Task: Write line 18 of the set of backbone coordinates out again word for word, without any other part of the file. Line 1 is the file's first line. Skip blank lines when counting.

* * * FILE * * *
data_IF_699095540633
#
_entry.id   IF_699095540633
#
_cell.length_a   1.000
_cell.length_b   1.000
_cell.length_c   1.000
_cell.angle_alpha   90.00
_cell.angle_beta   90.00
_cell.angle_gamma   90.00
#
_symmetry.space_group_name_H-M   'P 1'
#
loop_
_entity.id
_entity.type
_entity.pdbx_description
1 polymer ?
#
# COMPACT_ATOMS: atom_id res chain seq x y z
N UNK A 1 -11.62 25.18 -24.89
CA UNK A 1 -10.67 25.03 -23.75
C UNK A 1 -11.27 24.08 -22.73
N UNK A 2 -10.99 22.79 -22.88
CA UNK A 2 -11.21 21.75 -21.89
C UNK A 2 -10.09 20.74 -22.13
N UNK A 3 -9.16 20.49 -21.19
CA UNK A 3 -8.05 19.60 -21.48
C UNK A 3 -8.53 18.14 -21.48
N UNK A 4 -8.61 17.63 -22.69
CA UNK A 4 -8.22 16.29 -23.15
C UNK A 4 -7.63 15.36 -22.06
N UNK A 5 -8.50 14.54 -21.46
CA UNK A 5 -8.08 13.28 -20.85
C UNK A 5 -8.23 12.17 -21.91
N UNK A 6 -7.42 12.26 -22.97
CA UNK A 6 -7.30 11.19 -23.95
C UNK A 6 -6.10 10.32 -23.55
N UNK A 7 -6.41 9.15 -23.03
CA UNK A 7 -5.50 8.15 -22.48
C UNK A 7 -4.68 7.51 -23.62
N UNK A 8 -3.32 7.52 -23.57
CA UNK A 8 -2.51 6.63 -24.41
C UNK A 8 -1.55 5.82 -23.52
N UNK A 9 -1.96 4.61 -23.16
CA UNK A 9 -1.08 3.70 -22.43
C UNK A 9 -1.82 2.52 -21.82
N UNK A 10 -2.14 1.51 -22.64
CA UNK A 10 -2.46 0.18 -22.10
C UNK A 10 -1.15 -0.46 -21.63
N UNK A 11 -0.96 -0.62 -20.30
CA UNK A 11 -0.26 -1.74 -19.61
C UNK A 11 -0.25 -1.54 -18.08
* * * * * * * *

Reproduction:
1 polymer ?